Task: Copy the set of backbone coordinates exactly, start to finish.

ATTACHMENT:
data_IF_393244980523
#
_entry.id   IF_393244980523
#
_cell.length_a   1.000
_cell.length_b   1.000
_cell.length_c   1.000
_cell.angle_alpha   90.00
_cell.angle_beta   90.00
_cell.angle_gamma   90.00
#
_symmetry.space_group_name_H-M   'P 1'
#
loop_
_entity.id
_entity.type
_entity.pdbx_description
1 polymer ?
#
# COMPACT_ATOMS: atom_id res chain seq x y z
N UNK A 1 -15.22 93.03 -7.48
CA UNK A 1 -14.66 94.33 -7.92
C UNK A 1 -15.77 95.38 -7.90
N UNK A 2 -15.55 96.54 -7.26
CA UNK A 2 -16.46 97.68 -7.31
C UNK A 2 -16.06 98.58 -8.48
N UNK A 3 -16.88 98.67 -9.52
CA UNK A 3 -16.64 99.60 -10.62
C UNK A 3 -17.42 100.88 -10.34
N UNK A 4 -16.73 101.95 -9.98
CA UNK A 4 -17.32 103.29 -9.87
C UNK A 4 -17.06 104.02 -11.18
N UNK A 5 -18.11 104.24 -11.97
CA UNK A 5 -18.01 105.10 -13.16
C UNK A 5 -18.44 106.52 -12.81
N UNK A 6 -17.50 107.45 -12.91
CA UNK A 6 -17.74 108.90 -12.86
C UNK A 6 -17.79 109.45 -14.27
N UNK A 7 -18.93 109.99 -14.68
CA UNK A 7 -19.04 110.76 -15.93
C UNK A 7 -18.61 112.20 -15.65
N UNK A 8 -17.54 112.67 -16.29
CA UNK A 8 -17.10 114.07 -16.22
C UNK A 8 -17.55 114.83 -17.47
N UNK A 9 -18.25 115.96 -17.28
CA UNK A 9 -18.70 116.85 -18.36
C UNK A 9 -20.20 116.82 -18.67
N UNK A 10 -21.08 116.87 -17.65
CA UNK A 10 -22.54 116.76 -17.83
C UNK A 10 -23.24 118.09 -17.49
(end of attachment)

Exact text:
data_IF_393244980523
#
_entry.id   IF_393244980523
#
_cell.length_a   1.000
_cell.length_b   1.000
_cell.length_c   1.000
_cell.angle_alpha   90.00
_cell.angle_beta   90.00
_cell.angle_gamma   90.00
#
_symmetry.space_group_name_H-M   'P 1'
#
loop_
_entity.id
_entity.type
_entity.pdbx_description
1 polymer ?
#
# COMPACT_ATOMS: atom_id res chain seq x y z
N UNK A 1 -15.22 93.03 -7.48
CA UNK A 1 -14.66 94.33 -7.92
C UNK A 1 -15.77 95.38 -7.90
N UNK A 2 -15.55 96.54 -7.26
CA UNK A 2 -16.46 97.68 -7.31
C UNK A 2 -16.06 98.58 -8.48
N UNK A 3 -16.88 98.67 -9.52
CA UNK A 3 -16.64 99.60 -10.62
C UNK A 3 -17.42 100.88 -10.34
N UNK A 4 -16.73 101.95 -9.98
CA UNK A 4 -17.32 103.29 -9.87
C UNK A 4 -17.06 104.02 -11.18
N UNK A 5 -18.11 104.24 -11.97
CA UNK A 5 -18.01 105.10 -13.16
C UNK A 5 -18.44 106.52 -12.81
N UNK A 6 -17.50 107.45 -12.91
CA UNK A 6 -17.74 108.90 -12.86
C UNK A 6 -17.79 109.45 -14.27
N UNK A 7 -18.93 109.99 -14.68
CA UNK A 7 -19.04 110.76 -15.93
C UNK A 7 -18.61 112.20 -15.65
N UNK A 8 -17.54 112.67 -16.29
CA UNK A 8 -17.10 114.07 -16.22
C UNK A 8 -17.55 114.83 -17.47
N UNK A 9 -18.25 115.96 -17.28
CA UNK A 9 -18.70 116.85 -18.36
C UNK A 9 -20.20 116.82 -18.67
N UNK A 10 -21.08 116.87 -17.65
CA UNK A 10 -22.54 116.76 -17.83
C UNK A 10 -23.24 118.09 -17.49